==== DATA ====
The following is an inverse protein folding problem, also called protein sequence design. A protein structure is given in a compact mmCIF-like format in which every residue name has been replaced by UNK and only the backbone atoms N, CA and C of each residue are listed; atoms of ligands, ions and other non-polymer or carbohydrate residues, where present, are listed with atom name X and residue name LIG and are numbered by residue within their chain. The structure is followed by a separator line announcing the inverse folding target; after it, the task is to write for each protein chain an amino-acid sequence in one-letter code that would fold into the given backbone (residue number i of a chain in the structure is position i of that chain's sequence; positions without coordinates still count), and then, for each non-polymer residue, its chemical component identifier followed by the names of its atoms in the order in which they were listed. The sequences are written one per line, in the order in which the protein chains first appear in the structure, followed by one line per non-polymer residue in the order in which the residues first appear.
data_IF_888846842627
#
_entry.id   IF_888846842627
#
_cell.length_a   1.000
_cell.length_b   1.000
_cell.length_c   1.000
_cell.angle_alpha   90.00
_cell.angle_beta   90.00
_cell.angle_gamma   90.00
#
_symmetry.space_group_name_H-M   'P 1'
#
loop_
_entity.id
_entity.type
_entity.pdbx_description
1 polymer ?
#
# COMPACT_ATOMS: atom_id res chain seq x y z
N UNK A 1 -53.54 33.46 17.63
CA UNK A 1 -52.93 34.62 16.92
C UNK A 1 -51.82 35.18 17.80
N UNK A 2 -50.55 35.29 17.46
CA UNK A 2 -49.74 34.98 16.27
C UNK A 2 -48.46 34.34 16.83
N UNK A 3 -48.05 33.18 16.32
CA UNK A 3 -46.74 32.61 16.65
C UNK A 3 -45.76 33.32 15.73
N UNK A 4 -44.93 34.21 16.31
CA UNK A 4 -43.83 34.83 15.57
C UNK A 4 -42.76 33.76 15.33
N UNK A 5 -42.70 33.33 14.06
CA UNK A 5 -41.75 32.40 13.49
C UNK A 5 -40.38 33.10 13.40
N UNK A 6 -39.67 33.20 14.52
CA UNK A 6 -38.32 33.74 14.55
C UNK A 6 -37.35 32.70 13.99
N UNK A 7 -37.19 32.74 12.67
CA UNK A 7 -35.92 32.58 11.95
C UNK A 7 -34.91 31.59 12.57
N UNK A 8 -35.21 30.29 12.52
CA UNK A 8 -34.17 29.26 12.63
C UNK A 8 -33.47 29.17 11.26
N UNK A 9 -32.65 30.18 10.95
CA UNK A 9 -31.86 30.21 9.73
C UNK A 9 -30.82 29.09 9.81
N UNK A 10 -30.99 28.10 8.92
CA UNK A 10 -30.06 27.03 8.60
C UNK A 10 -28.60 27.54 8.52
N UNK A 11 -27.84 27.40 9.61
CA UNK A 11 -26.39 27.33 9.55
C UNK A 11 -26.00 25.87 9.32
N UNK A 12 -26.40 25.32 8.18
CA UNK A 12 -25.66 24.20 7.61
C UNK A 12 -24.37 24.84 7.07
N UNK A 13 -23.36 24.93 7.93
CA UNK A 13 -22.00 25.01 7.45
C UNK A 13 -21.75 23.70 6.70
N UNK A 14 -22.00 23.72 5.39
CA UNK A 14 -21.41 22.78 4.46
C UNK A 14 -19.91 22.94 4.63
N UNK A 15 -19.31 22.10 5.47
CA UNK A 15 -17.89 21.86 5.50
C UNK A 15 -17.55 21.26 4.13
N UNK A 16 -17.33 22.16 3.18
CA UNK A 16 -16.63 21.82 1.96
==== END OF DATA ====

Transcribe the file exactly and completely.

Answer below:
The following is an inverse protein folding problem, also called protein sequence design. A protein structure is given in a compact mmCIF-like format in which every residue name has been replaced by UNK and only the backbone atoms N, CA and C of each residue are listed; atoms of ligands, ions and other non-polymer or carbohydrate residues, where present, are listed with atom name X and residue name LIG and are numbered by residue within their chain. The structure is followed by a separator line announcing the inverse folding target; after it, the task is to write for each protein chain an amino-acid sequence in one-letter code that would fold into the given backbone (residue number i of a chain in the structure is position i of that chain's sequence; positions without coordinates still count), and then, for each non-polymer residue, its chemical component identifier followed by the names of its atoms in the order in which they were listed. The sequences are written one per line, in the order in which the protein chains first appear in the structure, followed by one line per non-polymer residue in the order in which the residues first appear.
data_IF_888846842627
#
_entry.id   IF_888846842627
#
_cell.length_a   1.000
_cell.length_b   1.000
_cell.length_c   1.000
_cell.angle_alpha   90.00
_cell.angle_beta   90.00
_cell.angle_gamma   90.00
#
_symmetry.space_group_name_H-M   'P 1'
#
loop_
_entity.id
_entity.type
_entity.pdbx_description
1 polymer ?
#
# COMPACT_ATOMS: atom_id res chain seq x y z
N UNK A 1 -53.54 33.46 17.63
CA UNK A 1 -52.93 34.62 16.92
C UNK A 1 -51.82 35.18 17.80
N UNK A 2 -50.55 35.29 17.46
CA UNK A 2 -49.74 34.98 16.27
C UNK A 2 -48.46 34.34 16.83
N UNK A 3 -48.05 33.18 16.32
CA UNK A 3 -46.74 32.61 16.65
C UNK A 3 -45.76 33.32 15.73
N UNK A 4 -44.93 34.21 16.31
CA UNK A 4 -43.83 34.83 15.57
C UNK A 4 -42.76 33.76 15.33
N UNK A 5 -42.70 33.33 14.06
CA UNK A 5 -41.75 32.40 13.49
C UNK A 5 -40.38 33.10 13.40
N UNK A 6 -39.67 33.20 14.52
CA UNK A 6 -38.32 33.74 14.55
C UNK A 6 -37.35 32.70 13.99
N UNK A 7 -37.19 32.74 12.67
CA UNK A 7 -35.92 32.58 11.95
C UNK A 7 -34.91 31.59 12.57
N UNK A 8 -35.21 30.29 12.52
CA UNK A 8 -34.17 29.26 12.63
C UNK A 8 -33.47 29.17 11.26
N UNK A 9 -32.65 30.18 10.95
CA UNK A 9 -31.86 30.21 9.73
C UNK A 9 -30.82 29.09 9.81
N UNK A 10 -30.99 28.10 8.92
CA UNK A 10 -30.06 27.03 8.60
C UNK A 10 -28.60 27.54 8.52
N UNK A 11 -27.84 27.40 9.61
CA UNK A 11 -26.39 27.33 9.55
C UNK A 11 -26.00 25.87 9.32
N UNK A 12 -26.40 25.32 8.18
CA UNK A 12 -25.66 24.20 7.61
C UNK A 12 -24.37 24.84 7.07
N UNK A 13 -23.36 24.93 7.93
CA UNK A 13 -22.00 25.01 7.45
C UNK A 13 -21.75 23.70 6.70
N UNK A 14 -22.00 23.72 5.39
CA UNK A 14 -21.41 22.78 4.46
C UNK A 14 -19.91 22.94 4.63
N UNK A 15 -19.31 22.10 5.47
CA UNK A 15 -17.89 21.86 5.50
C UNK A 15 -17.55 21.26 4.13
N UNK A 16 -17.33 22.16 3.18
CA UNK A 16 -16.63 21.82 1.96